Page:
40 Case: Business communication ethics

Case authors: Jerred Flynn, James Hills, and Ravneel Prasad

This case/scenario is licensed under a Creative Commons Attribution (CC-BY) 4.0 International license.

Activity Guidelines

Suggested course level

Lower level undergraduate course

Activity purpose

  • Students will complete a case relating to conflict management

Materials required

  • Pen
  • Paper

Activity instructions

Background

Enron was a multibillion-dollar energy company who, through dishonest accounting practices, was able to hide their losses till the point where their next major merger fell through. They did this with shell companies that they would off load their losses to, to make their own financials look pristine. At the point of the failed merger, they filed for bankruptcy as their liabilities were too much for them to stay afloat. This resulted in tens of thousands of people to lose millions, both in pensions and shares of the company they could not sell.

Questions before the case

1) Is it alright to exaggerate anything when submitting official documents? Be it a resume, timesheet, or something else.

2) Back when all of this happened, the incentivization for people who came forward with information (whistleblowers) was almost non-existent. Should there be incentives beyond the social recognition of “doing the right thing” for whistleblowers?

3) If you are a manager, is it ever right to bend the truth so that you and those under you can keep your jobs or tell the truth and possibly lose them?

Enron Case

Revenue Recognition: Why Doing Something Different Isn’t Always Better.

In the case of Enron, they, like most of their competition, had a system of “historical cost” principles they had to follow when they booked their revenue. Basically, they bought the natural gas they sold at a given price, and when they sold it at whatever price they could get for it, they took the costs off and reported that as profit. This was how it worked in any given year to account for fluctuations in the selling price; they had to wait until they sold the gas before they could record revenues.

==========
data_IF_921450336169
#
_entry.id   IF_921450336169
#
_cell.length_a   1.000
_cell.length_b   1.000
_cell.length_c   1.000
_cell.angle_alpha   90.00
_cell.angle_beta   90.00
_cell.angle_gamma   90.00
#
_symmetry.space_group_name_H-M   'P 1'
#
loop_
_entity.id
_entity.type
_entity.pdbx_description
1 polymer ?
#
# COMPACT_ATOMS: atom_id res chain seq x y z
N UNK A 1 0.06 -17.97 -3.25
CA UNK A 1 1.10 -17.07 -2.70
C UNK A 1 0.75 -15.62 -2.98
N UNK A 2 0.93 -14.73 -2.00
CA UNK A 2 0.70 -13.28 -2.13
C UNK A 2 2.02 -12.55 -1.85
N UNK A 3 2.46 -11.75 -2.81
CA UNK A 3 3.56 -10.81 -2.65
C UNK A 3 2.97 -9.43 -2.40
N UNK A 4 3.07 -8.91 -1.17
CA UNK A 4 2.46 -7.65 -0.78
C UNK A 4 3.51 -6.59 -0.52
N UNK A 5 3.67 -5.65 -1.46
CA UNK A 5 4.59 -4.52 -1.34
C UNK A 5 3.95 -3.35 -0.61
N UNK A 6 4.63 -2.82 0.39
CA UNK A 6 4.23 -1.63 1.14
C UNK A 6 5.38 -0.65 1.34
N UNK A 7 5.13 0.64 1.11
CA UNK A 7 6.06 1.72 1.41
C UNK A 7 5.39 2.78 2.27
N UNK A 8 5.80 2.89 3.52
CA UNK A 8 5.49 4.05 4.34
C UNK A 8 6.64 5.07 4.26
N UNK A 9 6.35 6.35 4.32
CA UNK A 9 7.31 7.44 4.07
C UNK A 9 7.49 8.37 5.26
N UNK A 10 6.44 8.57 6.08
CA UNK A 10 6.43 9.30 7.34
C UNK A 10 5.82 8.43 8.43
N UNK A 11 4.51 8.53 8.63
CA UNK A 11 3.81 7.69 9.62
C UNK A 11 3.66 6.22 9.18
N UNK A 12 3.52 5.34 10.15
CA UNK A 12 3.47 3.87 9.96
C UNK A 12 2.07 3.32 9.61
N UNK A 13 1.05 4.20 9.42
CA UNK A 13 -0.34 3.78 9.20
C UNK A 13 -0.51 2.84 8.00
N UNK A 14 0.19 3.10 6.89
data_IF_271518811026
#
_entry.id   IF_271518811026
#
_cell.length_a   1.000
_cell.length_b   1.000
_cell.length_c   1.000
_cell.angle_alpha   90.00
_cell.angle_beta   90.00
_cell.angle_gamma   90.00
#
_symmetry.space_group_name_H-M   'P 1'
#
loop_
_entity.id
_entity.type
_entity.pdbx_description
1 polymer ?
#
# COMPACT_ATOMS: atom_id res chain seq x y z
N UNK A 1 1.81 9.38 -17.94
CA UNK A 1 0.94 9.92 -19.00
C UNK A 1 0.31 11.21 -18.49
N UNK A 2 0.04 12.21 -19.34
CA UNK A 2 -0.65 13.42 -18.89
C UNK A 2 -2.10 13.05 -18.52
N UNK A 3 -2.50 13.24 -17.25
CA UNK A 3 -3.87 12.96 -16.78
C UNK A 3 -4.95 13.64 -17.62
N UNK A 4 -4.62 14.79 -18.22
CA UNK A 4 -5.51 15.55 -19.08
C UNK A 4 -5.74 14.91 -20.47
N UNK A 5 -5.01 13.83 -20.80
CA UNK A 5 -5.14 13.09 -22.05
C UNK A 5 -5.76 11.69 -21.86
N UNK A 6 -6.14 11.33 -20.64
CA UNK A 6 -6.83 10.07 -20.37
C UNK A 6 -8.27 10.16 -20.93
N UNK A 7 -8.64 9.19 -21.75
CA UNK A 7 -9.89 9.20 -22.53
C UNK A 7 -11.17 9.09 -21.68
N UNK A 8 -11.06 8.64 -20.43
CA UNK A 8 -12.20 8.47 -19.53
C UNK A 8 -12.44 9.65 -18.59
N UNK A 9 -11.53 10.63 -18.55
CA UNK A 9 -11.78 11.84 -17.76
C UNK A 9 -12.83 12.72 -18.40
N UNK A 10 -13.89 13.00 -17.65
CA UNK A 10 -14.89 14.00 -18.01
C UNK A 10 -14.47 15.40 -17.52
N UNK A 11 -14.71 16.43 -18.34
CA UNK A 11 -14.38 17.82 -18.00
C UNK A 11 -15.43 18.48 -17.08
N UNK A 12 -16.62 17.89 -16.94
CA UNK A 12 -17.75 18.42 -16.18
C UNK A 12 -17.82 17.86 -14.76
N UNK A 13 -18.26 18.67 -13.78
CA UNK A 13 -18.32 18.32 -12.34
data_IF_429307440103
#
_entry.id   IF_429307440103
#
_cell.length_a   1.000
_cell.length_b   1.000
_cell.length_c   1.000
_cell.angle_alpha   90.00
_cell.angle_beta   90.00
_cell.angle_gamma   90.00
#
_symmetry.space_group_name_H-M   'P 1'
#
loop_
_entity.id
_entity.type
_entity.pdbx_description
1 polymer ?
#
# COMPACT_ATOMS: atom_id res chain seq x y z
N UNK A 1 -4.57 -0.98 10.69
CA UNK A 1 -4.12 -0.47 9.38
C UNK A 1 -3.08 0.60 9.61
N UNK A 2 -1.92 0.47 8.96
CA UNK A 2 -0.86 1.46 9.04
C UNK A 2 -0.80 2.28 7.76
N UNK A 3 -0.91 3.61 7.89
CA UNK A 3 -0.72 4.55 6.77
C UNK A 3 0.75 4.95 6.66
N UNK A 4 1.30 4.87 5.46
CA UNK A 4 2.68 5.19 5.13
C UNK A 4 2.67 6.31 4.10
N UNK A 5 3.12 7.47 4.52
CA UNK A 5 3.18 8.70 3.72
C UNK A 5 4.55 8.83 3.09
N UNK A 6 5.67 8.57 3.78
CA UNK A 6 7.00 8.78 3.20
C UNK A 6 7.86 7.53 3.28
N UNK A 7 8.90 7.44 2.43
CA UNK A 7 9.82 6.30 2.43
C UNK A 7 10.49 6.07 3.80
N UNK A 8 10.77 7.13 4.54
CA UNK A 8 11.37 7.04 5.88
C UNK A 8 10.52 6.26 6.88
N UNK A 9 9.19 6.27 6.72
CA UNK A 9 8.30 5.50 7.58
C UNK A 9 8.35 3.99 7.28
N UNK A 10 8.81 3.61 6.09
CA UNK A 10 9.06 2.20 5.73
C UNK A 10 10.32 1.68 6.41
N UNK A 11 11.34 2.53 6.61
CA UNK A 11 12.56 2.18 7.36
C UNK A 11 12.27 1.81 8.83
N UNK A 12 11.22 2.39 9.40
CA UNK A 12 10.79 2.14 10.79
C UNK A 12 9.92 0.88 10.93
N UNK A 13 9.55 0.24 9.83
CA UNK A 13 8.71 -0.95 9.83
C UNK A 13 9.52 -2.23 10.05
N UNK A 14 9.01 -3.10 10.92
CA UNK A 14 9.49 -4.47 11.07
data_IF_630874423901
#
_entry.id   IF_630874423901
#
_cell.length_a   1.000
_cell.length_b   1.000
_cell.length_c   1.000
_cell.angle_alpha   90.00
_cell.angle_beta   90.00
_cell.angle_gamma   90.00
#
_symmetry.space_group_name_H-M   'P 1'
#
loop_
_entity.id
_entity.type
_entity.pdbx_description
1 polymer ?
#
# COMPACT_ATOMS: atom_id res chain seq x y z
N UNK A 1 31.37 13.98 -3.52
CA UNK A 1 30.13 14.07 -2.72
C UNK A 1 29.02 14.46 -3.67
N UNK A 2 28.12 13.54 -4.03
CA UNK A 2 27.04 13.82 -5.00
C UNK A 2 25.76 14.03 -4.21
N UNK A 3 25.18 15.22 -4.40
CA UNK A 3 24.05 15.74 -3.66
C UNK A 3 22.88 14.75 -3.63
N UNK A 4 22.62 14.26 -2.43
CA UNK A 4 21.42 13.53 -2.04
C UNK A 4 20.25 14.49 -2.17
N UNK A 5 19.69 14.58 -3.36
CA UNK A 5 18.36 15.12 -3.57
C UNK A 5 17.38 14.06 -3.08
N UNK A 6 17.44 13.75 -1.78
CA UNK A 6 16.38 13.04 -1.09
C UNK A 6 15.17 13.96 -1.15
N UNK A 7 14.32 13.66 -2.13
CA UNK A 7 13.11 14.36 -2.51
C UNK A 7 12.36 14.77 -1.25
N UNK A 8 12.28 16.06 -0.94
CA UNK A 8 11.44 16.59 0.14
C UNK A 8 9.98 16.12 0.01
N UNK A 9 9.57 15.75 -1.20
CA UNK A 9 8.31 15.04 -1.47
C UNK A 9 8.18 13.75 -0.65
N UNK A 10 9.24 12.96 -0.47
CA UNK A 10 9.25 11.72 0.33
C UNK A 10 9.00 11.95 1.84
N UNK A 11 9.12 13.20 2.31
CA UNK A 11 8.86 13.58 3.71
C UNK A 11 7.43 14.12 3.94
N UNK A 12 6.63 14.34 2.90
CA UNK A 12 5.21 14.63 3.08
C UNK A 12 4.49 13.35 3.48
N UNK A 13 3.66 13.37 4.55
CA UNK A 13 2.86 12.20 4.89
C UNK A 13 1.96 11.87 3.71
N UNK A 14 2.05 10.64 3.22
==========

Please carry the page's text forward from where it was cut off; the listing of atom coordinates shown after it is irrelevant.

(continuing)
However, their executives lobbied for, and got, the permission from the SEC to change the way they reported their revenues. Instead of following the “historical cost” model, they switched to a “mark-to-market” model, which allowed them to record the profits on their contracts before the contracts were fulfilled. This led to several concerning outcomes. They were booking hypothetical profits as actual profits before they had sold their natural gas, based on forecasts of what the market would do. But they were booking this profit on contracts that had 20 years to fulfil, in some cases. The first concern is what they would do if they couldn’t continue signing these contracts, and revenues dropped off. The second is what would happen if they wound up having to sell the gas at lower prices than forecasted.

In short, they switched from a system of recognizing revenue after the transaction happened to a system where they recognized revenue at some value which they thought they would get for it at some time in the future. By using this “fair-value” system, it became a system that was almost entirely dependent on manager forecasting, which is almost impossible for managers to accurately calculate and even closer to impossible for anyone else to check (Benston, 2003).

Insider Trading: Making Sure the Boss Gets His…Money, That Is

Alongside the issues Enron was beginning to face from their CEO’s resignation for “personal reasons,” both internal and external sources began to realize that there were issues with the accounting processes at Enron (Healy, 2003). An Enron VP began to raise concerns about the issues with some of the reporting happening, and as such, got both internal and external auditors involved. The external auditors, Arthur Andersen LLP, had their lawyer contact Enron to “remind” them that the official action to take with old documentation was to shred it. All of this eventually led to October 2001.